/ Food & Drink

What do you do with your espresso (apart from drink it)?

coffee recipes

Don’t you love the smell of freshly-brewed coffee? But it’s not just for drinking hot – here are three tasty ways to use this versatile ingredient, and we’d love to hear about your favourite coffee recipes too.

I am a self-professed coffee addict. I start my day with a dark and strong espresso. But aside from the caffeine hit I crave, I love the taste and smell of fresh and well-prepared espresso.

I’m always on the hunt for recipes that use real espresso in new and delicious ways. Here I share three of my favourite recipes that use espresso, but in exchange I want to know: do you have any tried and tested recipes that use espresso?

An old family favourite

My mom used to cook this Italian-style braised beef dish and it has become my go-to for a delicious and hearty winter meal. Beef might not be the most obvious pairing for coffee, but trust me – it really works.

Originally this recipe is from the old country and by that, I mean my old country – America. I have converted the cups into measurements that make sense and otherwise translated the recipe into English. In America we call the cut used for this recipe a rump roast. In the UK this could be rump, silverside, topside, or any lean cut from the back end of a cow. Your butcher can help you select an appropriate cut.

This recipe should serve about six people, but it is also excellent reheated and makes for great sandwiches.

What you’ll need:

2 kilos of beef (rump, silverside, or topside), tied so it will keep its shape

Salt (1 tsp)

Pepper (1/2 tsp)

Sugar (1/2 tsp)

Oil (couple tablespoons, I use olive oil)

110 grams unsalted butter

2 large white onions, thinly sliced

170ml strong espresso

170ml red wine


Rub the beef all over with salt and pepper.

Melt the butter with the oil in a large casserole pot (with lid) on the hob over a low heat. Add onion and cook gently for about 30 min, stirring frequently.

Turn up the heat to medium and brown the meat on all sides (about 20 min).

Add wine and let it cook for five minutes.

Dissolve sugar in the espresso and add.

Seal pot with foil and put the lid on.

Cook on low heat for five hours, basting and turning meat every hour.

Remove meat and let stand for 10 minutes at room temperature.

Serve by slicing thinly and pouring juices over.

Sometimes I also add chopped carrots and potatoes in the last hour. It is also delicious served with mashed potatoes.

Affogato – a quick and easy dessert

Affogato, another offering from Italy, is simple and really showcases a good espresso.

All you need is a couple scoops of a good vanilla ice cream and a shot or two of quality espresso. Simply spoon the ice cream into a bowl, drench with the hot espresso and dig in.

You can also repurpose leftover Christmas pudding and mincemeat by adding vanilla ice cream on top and then espresso.

Two-for-one cocktail

What could be better than getting your coffee and your cocktail in one glorious drink?

I once read that an Irish coffee features the four adult food groups: fat, sugar, caffeine and alcohol. Despite this rather damning summary, it is still one of my favourite winter-time treats.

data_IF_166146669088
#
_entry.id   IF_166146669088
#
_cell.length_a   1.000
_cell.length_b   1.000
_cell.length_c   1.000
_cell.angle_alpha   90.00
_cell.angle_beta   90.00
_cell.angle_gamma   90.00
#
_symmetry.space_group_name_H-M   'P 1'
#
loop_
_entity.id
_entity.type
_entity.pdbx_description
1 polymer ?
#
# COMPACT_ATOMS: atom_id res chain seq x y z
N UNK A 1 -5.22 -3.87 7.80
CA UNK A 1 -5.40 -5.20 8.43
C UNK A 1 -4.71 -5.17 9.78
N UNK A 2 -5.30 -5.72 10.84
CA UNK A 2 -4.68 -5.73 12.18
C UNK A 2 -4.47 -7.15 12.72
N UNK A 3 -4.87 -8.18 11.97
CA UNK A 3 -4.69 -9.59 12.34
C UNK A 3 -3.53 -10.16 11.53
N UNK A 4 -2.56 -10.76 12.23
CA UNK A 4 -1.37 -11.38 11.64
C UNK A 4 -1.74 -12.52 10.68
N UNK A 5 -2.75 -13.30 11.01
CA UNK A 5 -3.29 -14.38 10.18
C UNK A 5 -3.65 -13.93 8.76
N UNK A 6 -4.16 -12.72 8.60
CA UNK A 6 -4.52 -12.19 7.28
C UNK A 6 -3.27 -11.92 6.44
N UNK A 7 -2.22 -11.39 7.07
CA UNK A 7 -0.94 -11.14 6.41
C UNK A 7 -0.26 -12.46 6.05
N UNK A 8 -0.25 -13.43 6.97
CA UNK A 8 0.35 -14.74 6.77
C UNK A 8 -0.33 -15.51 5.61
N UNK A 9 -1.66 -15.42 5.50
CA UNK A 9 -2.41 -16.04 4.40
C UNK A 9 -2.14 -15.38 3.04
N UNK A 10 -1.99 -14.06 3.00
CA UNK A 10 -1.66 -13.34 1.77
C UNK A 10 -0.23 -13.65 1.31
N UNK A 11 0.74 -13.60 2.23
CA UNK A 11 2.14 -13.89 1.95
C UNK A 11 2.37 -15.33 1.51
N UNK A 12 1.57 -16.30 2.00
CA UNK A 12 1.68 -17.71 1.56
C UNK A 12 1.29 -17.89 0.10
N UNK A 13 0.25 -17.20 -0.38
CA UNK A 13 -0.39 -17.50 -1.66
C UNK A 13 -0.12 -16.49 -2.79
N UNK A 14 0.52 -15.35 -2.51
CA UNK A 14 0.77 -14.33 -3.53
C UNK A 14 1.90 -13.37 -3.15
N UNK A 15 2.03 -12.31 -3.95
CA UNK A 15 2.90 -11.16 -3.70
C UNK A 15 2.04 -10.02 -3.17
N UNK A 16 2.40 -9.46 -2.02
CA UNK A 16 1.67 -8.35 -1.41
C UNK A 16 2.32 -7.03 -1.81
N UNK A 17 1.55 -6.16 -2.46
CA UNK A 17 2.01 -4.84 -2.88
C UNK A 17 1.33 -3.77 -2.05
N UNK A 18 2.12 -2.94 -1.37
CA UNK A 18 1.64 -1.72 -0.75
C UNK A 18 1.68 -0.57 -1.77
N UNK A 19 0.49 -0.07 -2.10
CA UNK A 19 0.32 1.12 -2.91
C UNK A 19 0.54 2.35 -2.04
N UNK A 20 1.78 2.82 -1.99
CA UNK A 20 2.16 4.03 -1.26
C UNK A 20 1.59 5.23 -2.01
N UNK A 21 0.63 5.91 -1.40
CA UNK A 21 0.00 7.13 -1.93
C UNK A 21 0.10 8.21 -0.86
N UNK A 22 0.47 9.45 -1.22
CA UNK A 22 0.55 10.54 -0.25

A traditional Irish coffee is made with filter coffee, but I like to switch this out for a shot of espresso.

What you’ll need:

1 shot of espresso

Brown sugar (2 tsp)

1 shot of Irish whiskey

Whipped cream


Simply dissolve the sugar in the espresso and pour in a glass.

Add the whiskey.

Pour in the whipped cream over the back of a teaspoon to float the cream on top of the drink.

Espresso martinis

And if you really want a treat or to impress your guests you could always try your hand at making espresso martinis.

I haven’t tried making these myself (though I have tried drinking them), but I am planning to make this Jamie Oliver recipe for espresso martinis over the holidays.

Share your coffee recipes

Are you a coffee lover too? I’d love to know how you use it in cooking and if you have any favourite coffee recipes to share – please post them below if you do…


The beef recipe sounds ideal for a slow cooker.

Manette, as I don’t use a coffee machine and my espresso comes out of a jar of instant, how much do you think it would need?

I bought a set of cups and teaspoons in the USA years ago and find them extremely useful as I often get American recipes off the internet.

I like coffee but am I the only one to think it smells even nicer than it tastes? Adding very strong coffee to a chocolate cake mixture improves the flavour. mrs r makes a delicious – substantial – sachertorte that includes plian chocolate, very strong coffee, 6 eggs and only 2 1/2 oz flour – plus some other ingredients..

Indeed – coffee being ground and bread being made both have flavours that go missing once the finished item is produced.

My wife makes ice-creams, sorbets, and gelatos and coffee features in all three. And of course is used to add a subtle oomph to chocolate recipes.

We generally drink coffee using instant Douwe Egbert but keep a pack of beans for the cooking side. Too much coffee I am convinced has downsides. In my case even a few cups of coffee can make me twitchy – some people may welcome this feeling – but I dislike being “wired”.

As one might suspect that those associated with the sale of coffees are unlikely to mention these studies but rather any possible benefits.

The list of possible problems is here:

For culinary uses ….